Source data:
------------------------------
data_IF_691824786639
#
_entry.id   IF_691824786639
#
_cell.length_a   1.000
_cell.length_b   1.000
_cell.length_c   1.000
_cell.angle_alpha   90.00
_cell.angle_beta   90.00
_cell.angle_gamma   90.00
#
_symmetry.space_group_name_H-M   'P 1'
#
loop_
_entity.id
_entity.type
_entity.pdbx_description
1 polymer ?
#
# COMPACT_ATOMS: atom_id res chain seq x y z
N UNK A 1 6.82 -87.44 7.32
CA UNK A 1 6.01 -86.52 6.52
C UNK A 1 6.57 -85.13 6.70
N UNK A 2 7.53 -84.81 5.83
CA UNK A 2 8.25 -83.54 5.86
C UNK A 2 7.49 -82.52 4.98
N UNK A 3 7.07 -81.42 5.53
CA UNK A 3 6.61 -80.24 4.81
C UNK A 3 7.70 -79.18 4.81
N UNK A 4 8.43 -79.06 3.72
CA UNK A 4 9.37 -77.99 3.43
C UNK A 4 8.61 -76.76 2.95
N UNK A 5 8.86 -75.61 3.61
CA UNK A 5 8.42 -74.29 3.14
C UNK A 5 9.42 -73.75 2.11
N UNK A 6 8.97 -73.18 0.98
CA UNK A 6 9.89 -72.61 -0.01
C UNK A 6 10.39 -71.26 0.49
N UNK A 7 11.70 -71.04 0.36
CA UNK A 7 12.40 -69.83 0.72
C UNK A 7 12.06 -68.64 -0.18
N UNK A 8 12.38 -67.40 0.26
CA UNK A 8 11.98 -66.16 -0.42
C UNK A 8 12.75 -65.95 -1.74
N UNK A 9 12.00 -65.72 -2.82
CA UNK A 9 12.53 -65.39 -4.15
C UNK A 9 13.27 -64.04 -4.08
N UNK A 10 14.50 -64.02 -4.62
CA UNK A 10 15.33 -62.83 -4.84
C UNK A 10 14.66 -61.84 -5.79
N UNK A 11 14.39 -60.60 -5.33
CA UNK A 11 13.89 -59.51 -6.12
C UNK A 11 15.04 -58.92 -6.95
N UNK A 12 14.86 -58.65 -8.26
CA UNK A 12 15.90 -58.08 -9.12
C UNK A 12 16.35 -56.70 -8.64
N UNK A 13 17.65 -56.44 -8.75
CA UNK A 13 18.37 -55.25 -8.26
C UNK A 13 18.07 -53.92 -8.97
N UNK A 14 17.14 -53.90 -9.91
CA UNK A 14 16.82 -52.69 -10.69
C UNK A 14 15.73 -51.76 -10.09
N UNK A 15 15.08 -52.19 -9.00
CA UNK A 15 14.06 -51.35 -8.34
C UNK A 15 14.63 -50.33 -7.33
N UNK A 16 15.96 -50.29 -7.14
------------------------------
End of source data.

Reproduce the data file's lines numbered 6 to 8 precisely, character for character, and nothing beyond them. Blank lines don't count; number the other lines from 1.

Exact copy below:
_cell.length_b   1.000
_cell.length_c   1.000
_cell.angle_alpha   90.00